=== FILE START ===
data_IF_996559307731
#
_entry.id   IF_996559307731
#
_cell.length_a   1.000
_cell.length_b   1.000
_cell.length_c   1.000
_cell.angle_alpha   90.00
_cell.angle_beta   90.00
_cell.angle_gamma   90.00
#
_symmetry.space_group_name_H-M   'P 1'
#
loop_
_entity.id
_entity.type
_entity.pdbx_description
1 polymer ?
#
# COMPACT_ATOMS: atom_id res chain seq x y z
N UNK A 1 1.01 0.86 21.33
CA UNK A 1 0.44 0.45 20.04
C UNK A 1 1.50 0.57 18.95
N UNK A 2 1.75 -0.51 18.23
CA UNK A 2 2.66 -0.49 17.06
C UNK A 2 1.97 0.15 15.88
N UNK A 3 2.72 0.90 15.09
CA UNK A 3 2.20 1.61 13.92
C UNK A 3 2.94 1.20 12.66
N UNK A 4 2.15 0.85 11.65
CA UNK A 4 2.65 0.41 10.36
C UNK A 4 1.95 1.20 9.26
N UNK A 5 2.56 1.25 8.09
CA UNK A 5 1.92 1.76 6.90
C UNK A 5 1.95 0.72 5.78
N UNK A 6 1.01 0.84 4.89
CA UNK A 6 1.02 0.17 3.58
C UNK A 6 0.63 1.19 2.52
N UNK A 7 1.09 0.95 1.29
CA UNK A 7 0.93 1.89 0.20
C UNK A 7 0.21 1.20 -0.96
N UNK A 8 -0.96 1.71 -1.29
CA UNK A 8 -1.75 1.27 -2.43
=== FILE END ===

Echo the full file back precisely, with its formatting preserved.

data_IF_996559307731
#
_entry.id   IF_996559307731
#
_cell.length_a   1.000
_cell.length_b   1.000
_cell.length_c   1.000
_cell.angle_alpha   90.00
_cell.angle_beta   90.00
_cell.angle_gamma   90.00
#
_symmetry.space_group_name_H-M   'P 1'
#
loop_
_entity.id
_entity.type
_entity.pdbx_description
1 polymer ?
#
# COMPACT_ATOMS: atom_id res chain seq x y z
N UNK A 1 1.01 0.86 21.33
CA UNK A 1 0.44 0.45 20.04
C UNK A 1 1.50 0.57 18.95
N UNK A 2 1.75 -0.51 18.23
CA UNK A 2 2.66 -0.49 17.06
C UNK A 2 1.97 0.15 15.88
N UNK A 3 2.72 0.90 15.09
CA UNK A 3 2.20 1.61 13.92
C UNK A 3 2.94 1.20 12.66
N UNK A 4 2.15 0.85 11.65
CA UNK A 4 2.65 0.41 10.36
C UNK A 4 1.95 1.20 9.26
N UNK A 5 2.56 1.25 8.09
CA UNK A 5 1.92 1.76 6.90
C UNK A 5 1.95 0.72 5.78
N UNK A 6 1.01 0.84 4.89
CA UNK A 6 1.02 0.17 3.58
C UNK A 6 0.63 1.19 2.52
N UNK A 7 1.09 0.95 1.29
CA UNK A 7 0.93 1.89 0.20
C UNK A 7 0.21 1.20 -0.96
N UNK A 8 -0.96 1.71 -1.29
CA UNK A 8 -1.75 1.27 -2.43